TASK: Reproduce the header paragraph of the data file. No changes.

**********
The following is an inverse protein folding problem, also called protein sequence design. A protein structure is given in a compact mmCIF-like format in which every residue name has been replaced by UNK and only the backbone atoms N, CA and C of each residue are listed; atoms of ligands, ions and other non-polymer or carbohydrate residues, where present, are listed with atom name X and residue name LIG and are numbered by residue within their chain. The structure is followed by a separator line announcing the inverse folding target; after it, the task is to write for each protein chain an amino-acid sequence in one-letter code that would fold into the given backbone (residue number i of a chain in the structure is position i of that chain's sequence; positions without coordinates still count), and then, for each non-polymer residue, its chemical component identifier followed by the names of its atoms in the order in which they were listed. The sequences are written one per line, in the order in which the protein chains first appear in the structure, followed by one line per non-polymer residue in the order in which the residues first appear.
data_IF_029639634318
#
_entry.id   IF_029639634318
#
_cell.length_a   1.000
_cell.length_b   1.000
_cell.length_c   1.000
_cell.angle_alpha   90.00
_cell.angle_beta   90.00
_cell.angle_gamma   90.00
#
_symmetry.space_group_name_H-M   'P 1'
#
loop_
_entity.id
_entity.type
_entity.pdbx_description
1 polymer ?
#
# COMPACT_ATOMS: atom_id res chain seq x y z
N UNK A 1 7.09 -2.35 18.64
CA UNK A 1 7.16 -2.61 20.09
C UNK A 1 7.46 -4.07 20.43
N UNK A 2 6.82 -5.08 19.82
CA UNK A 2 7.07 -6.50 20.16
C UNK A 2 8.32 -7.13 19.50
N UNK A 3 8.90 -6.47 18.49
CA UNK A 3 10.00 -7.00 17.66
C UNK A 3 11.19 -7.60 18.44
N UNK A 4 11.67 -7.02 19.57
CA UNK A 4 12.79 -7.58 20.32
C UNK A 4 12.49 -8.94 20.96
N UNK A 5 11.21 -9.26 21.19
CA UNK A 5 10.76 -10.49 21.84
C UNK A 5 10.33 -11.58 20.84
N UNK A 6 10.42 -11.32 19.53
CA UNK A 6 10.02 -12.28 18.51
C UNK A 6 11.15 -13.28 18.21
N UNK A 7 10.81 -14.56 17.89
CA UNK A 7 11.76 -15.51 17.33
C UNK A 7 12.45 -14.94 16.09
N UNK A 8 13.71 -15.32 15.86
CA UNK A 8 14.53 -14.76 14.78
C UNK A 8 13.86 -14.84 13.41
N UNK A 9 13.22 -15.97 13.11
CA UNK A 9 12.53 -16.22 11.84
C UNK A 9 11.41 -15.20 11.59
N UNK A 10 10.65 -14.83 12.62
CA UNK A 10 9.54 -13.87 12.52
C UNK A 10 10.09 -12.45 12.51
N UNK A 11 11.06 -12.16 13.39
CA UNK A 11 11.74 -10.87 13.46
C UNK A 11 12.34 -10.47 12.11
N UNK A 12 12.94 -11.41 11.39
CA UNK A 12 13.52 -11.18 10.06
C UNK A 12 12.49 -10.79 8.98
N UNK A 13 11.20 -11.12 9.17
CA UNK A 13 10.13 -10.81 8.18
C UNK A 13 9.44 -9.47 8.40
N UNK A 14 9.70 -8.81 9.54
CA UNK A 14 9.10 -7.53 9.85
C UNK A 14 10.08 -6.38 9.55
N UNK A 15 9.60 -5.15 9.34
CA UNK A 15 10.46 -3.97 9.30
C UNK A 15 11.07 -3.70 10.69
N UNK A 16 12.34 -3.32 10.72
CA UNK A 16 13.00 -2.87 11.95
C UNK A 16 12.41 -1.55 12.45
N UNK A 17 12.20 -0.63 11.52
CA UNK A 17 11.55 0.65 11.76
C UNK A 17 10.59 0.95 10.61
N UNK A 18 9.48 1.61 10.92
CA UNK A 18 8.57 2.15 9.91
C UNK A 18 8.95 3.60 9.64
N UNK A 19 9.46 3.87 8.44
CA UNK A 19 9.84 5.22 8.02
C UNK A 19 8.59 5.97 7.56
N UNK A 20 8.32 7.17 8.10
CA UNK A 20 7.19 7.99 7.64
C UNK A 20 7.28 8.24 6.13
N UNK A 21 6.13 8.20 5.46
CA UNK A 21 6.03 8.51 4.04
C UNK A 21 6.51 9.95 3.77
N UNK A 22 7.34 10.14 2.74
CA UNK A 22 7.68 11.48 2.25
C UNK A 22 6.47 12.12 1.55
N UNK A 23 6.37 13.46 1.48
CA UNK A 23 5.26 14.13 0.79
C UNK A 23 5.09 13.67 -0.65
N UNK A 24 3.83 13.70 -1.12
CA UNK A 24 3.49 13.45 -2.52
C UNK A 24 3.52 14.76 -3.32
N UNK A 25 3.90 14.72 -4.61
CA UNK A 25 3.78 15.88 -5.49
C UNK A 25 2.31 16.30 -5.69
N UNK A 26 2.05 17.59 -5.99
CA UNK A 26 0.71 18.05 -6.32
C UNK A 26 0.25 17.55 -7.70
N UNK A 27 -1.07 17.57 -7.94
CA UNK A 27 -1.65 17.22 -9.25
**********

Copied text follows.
The following is an inverse protein folding problem, also called protein sequence design. A protein structure is given in a compact mmCIF-like format in which every residue name has been replaced by UNK and only the backbone atoms N, CA and C of each residue are listed; atoms of ligands, ions and other non-polymer or carbohydrate residues, where present, are listed with atom name X and residue name LIG and are numbered by residue within their chain. The structure is followed by a separator line announcing the inverse folding target; after it, the task is to write for each protein chain an amino-acid sequence in one-letter code that would fold into the given backbone (residue number i of a chain in the structure is position i of that chain's sequence; positions without coordinates still count), and then, for each non-polymer residue, its chemical component identifier followed by the names of its atoms in the order in which they were listed. The sequences are written one per line, in the order in which the protein chains first appear in the structure, followed by one line per non-polymer residue in the order in which the residues first appear.